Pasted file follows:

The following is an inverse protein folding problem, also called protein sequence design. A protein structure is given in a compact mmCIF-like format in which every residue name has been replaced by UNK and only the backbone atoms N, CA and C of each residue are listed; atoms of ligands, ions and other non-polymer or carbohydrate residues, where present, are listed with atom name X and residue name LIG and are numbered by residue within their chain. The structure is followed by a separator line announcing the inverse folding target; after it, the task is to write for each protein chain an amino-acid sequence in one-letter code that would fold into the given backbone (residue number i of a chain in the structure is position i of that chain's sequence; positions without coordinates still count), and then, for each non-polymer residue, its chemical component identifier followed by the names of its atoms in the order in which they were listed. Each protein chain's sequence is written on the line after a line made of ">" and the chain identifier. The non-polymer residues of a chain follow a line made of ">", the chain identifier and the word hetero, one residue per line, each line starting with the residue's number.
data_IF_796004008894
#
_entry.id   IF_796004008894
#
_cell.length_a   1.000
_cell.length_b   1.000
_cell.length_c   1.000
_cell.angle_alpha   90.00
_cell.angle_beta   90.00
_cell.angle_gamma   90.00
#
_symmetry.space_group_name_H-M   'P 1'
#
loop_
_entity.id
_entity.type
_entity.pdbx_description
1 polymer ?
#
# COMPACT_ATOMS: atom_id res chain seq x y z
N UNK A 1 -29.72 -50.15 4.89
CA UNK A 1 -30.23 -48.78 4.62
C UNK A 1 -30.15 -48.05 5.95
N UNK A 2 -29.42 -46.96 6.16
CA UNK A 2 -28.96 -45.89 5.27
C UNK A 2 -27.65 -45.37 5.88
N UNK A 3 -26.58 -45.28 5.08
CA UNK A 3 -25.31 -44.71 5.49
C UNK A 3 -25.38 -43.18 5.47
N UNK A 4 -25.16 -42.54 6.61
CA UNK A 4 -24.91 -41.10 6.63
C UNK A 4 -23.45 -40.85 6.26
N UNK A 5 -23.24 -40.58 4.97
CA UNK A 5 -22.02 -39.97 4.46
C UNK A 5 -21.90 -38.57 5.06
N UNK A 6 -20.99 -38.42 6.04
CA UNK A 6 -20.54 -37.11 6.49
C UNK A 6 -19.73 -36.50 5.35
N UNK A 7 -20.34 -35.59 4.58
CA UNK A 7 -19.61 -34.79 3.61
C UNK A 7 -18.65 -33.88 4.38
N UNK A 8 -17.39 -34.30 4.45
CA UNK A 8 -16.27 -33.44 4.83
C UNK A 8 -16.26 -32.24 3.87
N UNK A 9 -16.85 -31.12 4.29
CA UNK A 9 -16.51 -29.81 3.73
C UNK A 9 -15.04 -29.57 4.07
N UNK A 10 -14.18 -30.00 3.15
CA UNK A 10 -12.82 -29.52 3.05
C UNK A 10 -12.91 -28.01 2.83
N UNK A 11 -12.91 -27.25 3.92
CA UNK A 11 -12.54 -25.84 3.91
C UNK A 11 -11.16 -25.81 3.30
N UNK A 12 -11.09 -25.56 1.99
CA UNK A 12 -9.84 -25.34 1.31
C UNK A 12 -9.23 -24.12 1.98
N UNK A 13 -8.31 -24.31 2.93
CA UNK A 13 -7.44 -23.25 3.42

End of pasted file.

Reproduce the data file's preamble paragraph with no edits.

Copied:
The following is an inverse protein folding problem, also called protein sequence design. A protein structure is given in a compact mmCIF-like format in which every residue name has been replaced by UNK and only the backbone atoms N, CA and C of each residue are listed; atoms of ligands, ions and other non-polymer or carbohydrate residues, where present, are listed with atom name X and residue name LIG and are numbered by residue within their chain. The structure is followed by a separator line announcing the inverse folding target; after it, the task is to write for each protein chain an amino-acid sequence in one-letter code that would fold into the given backbone (residue number i of a chain in the structure is position i of that chain's sequence; positions without coordinates still count), and then, for each non-polymer residue, its chemical component identifier followed by the names of its atoms in the order in which they were listed. Each protein chain's sequence is written on the line after a line made of ">" and the chain identifier. The non-polymer residues of a chain follow a line made of ">", the chain identifier and the word hetero, one residue per line, each line starting with the residue's number.